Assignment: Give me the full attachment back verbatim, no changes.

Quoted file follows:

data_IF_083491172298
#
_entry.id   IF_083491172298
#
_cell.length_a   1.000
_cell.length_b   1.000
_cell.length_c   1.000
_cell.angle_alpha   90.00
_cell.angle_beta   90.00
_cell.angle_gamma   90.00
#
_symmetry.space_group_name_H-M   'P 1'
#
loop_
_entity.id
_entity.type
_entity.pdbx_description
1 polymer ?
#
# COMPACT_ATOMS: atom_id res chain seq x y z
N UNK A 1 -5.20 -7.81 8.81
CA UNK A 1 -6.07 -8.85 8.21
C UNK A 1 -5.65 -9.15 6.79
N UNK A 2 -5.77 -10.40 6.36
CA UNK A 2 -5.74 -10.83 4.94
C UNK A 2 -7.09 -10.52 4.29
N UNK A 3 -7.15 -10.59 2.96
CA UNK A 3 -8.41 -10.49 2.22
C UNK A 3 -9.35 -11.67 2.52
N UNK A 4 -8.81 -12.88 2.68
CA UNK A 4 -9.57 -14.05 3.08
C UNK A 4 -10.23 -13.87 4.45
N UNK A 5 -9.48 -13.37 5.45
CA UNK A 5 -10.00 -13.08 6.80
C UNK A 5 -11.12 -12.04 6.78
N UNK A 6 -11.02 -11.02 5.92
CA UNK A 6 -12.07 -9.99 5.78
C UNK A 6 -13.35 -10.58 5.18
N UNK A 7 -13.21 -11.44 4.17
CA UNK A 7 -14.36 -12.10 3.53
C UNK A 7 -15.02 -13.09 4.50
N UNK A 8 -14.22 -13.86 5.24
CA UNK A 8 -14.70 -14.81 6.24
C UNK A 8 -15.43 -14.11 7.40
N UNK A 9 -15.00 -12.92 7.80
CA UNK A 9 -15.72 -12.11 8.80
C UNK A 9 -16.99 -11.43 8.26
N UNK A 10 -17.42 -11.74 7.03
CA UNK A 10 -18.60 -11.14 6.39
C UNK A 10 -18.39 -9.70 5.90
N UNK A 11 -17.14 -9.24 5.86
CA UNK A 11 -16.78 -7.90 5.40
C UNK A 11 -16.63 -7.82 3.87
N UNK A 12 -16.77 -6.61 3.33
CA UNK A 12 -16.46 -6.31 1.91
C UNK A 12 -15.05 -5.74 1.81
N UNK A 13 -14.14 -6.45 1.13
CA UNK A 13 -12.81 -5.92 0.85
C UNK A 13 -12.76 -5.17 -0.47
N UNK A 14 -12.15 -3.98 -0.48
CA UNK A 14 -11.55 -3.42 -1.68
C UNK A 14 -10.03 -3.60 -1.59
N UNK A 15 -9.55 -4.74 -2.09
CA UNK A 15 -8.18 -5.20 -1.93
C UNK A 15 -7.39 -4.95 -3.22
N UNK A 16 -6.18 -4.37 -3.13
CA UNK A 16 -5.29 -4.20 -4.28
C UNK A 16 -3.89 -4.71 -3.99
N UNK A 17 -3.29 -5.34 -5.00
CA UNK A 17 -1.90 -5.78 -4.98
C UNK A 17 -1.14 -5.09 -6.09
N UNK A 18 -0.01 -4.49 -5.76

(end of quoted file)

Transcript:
data_IF_083491172298
#
_entry.id   IF_083491172298
#
_cell.length_a   1.000
_cell.length_b   1.000
_cell.length_c   1.000
_cell.angle_alpha   90.00
_cell.angle_beta   90.00
_cell.angle_gamma   90.00
#
_symmetry.space_group_name_H-M   'P 1'
#
loop_
_entity.id
_entity.type
_entity.pdbx_description
1 polymer ?
#
# COMPACT_ATOMS: atom_id res chain seq x y z
N UNK A 1 -5.20 -7.81 8.81
CA UNK A 1 -6.07 -8.85 8.21
C UNK A 1 -5.65 -9.15 6.79
N UNK A 2 -5.77 -10.40 6.36
CA UNK A 2 -5.74 -10.83 4.94
C UNK A 2 -7.09 -10.52 4.29
N UNK A 3 -7.15 -10.59 2.96
CA UNK A 3 -8.41 -10.49 2.22
C UNK A 3 -9.35 -11.67 2.52
N UNK A 4 -8.81 -12.88 2.68
CA UNK A 4 -9.57 -14.05 3.08
C UNK A 4 -10.23 -13.87 4.45
N UNK A 5 -9.48 -13.37 5.45
CA UNK A 5 -10.00 -13.08 6.80
C UNK A 5 -11.12 -12.04 6.78
N UNK A 6 -11.02 -11.02 5.92
CA UNK A 6 -12.07 -9.99 5.78
C UNK A 6 -13.35 -10.58 5.18
N UNK A 7 -13.21 -11.44 4.17
CA UNK A 7 -14.36 -12.10 3.53
C UNK A 7 -15.02 -13.09 4.50
N UNK A 8 -14.22 -13.86 5.24
CA UNK A 8 -14.70 -14.81 6.24
C UNK A 8 -15.43 -14.11 7.40
N UNK A 9 -15.00 -12.92 7.80
CA UNK A 9 -15.72 -12.11 8.80
C UNK A 9 -16.99 -11.43 8.26
N UNK A 10 -17.42 -11.74 7.03
CA UNK A 10 -18.60 -11.14 6.39
C UNK A 10 -18.39 -9.70 5.90
N UNK A 11 -17.14 -9.24 5.86
CA UNK A 11 -16.78 -7.90 5.40
C UNK A 11 -16.63 -7.82 3.87
N UNK A 12 -16.77 -6.61 3.33
CA UNK A 12 -16.46 -6.31 1.91
C UNK A 12 -15.05 -5.74 1.81
N UNK A 13 -14.14 -6.45 1.13
CA UNK A 13 -12.81 -5.92 0.85
C UNK A 13 -12.76 -5.17 -0.47
N UNK A 14 -12.15 -3.98 -0.48
CA UNK A 14 -11.55 -3.42 -1.68
C UNK A 14 -10.03 -3.60 -1.59
N UNK A 15 -9.55 -4.74 -2.09
CA UNK A 15 -8.18 -5.20 -1.93
C UNK A 15 -7.39 -4.95 -3.22
N UNK A 16 -6.18 -4.37 -3.13
CA UNK A 16 -5.29 -4.20 -4.28
C UNK A 16 -3.89 -4.71 -3.99
N UNK A 17 -3.29 -5.34 -5.00
CA UNK A 17 -1.90 -5.78 -4.98
C UNK A 17 -1.14 -5.09 -6.09
N UNK A 18 -0.01 -4.49 -5.76